• Retention: how many employees remain over a given period of time
  • Turnover: rate at which employees are leaving

These help you understand if your retention strategies are working. Further segmenting your research based on location, department or even demographics could give you further insights into where to address your efforts.

🤒 Absence and absenteeism – starting with paid time off, sick leave and working from home days, gives a good indication of whether there are patterns of absence you need to address.
These can vary depending on department, location, contract type, etc, but the goal here is to ensure employees get enough time to rest (fundamental for productivity and overall happiness) as well as spot anomalies and action as needed.

🤑 Salaries – filter the total cost by location, department, job level. You'll want to keep track of these to monitor costs, measure impact, and calibrate appropriately to support retention. You also want to make sure there are no excessive gaps in compensation when looking at the same cohort.

🌈 Diversity & Inclusion – diversity in your employee base delivers better business results, and that's a fact. Gender, ethnicity, age, education, disabilities, there are many dimensions that can help us have a well rounded and balanced workforce. As long as you have a fair hiring approach, you shouldn’t track everything.
D&I monitoring is also important because as you reach a certain size pay gap reporting it becomes mandatory (e.g. 250+ in the UK, 100+ in the US, etc), and generally help inform your programs, goals and recruitment strategy.

🤞 Recruiting and hiring – these are the areas which should be most informed by data. The higher volumes of collected information and the high cost associated with these activities is the perfect harvesting ground. The must haves here are:

  1. Time to hire → how much time is spent between the first contact with the candidate and the moment the offer is accepted?
  2. Time to fill → how long does it take to fill a role from the moment you posted the job to hiring the right talent? This is key for strategic planning, specifically around growth or to mitigate risk around replacing critical roles.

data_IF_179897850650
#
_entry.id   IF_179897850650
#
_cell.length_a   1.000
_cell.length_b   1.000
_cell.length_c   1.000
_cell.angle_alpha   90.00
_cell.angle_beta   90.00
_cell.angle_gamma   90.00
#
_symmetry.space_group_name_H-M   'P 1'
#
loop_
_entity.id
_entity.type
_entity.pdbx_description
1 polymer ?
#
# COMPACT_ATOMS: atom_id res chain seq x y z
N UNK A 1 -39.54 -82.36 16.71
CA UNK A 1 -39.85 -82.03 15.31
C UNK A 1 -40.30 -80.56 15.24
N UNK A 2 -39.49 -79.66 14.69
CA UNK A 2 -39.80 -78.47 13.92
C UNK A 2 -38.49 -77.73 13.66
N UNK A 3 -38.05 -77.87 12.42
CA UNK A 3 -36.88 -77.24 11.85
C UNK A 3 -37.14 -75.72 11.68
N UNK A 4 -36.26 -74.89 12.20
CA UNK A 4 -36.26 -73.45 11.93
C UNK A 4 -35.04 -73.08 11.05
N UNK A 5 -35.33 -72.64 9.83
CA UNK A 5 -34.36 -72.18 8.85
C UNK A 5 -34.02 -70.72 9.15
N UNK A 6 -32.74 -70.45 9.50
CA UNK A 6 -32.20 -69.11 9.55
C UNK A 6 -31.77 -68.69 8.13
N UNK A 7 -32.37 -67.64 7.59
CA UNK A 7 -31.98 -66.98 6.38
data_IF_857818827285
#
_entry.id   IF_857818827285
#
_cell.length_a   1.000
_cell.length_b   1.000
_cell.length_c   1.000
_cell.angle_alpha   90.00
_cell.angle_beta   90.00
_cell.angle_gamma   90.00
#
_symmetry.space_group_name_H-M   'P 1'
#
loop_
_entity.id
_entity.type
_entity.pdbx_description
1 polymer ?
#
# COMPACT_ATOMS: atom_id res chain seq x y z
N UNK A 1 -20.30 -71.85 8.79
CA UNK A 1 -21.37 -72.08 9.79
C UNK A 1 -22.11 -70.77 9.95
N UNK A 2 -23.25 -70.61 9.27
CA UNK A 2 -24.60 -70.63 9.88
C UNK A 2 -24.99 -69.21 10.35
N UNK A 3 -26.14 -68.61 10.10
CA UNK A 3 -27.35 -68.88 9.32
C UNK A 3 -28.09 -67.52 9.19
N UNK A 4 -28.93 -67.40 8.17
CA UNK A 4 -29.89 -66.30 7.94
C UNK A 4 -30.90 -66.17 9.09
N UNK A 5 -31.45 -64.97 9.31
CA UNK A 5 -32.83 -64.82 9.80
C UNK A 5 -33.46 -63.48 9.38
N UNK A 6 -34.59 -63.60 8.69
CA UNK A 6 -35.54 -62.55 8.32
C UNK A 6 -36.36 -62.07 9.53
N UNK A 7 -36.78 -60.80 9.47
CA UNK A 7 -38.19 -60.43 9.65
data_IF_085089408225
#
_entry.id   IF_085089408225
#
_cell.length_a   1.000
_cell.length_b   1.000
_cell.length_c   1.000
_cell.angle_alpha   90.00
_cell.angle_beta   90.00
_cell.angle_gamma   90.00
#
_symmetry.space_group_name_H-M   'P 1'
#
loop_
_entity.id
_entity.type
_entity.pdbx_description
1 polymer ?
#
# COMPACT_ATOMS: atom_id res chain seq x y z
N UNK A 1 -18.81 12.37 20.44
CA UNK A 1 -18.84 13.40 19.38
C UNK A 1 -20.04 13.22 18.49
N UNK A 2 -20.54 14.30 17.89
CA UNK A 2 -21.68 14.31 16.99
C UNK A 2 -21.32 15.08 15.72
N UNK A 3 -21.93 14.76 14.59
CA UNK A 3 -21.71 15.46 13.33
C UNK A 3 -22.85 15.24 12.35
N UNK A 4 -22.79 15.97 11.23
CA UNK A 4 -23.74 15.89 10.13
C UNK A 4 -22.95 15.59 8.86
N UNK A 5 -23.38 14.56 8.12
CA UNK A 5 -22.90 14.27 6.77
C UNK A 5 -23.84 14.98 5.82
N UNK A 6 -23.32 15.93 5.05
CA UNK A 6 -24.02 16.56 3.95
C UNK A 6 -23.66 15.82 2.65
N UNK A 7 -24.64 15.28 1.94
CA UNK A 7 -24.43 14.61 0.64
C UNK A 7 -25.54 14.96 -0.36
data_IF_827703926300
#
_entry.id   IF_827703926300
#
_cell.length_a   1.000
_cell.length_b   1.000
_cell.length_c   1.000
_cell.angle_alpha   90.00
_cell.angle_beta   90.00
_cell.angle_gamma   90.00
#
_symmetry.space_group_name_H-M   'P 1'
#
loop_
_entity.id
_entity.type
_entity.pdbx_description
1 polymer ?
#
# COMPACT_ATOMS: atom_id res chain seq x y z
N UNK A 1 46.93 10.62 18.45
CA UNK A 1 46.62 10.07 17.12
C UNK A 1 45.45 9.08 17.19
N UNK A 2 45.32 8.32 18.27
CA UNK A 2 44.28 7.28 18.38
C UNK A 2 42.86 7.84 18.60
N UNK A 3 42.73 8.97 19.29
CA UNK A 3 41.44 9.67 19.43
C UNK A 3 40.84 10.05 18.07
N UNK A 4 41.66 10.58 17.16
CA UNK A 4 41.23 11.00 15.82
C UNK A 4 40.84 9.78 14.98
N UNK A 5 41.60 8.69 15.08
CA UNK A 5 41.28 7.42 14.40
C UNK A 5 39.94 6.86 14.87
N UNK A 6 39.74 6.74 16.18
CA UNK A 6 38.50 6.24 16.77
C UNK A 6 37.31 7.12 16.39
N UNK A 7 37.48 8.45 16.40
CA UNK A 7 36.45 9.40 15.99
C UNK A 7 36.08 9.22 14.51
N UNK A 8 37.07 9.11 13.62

3. Cost per hire → how much does it cost the company to hire a new employee? These figures should factor in recruiter's fees, advertising, salaries and training required. For a company, clarity around this data point is core because this is one of the areas where the implications (time and cost) are not necessarily visible, and a broken process can cost top dollars.

Collating data and preparing reports is time consuming, but insightful if done well. And, unless you have a whole team of analysts at your disposal, we do not advise attempting to track everything!

Conclusion 🙌

‌Although it might seem like quite a bit already, we have not even scraped the surface, having left out items like engagement, performance, benefits usage, and more.

Every business is unique and what you report on must vary based on practicality and actionability.

Important thing is to get started and then evolve together with the company and the business’s requirements. One size does not fit all, and that is part of the fun.

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Which other metrics are you tracking, would you like to track or think shouldn’t be tracked? Hope you found this useful, and if you have follow up questions you can reach me on Twitter at @Lauren31v.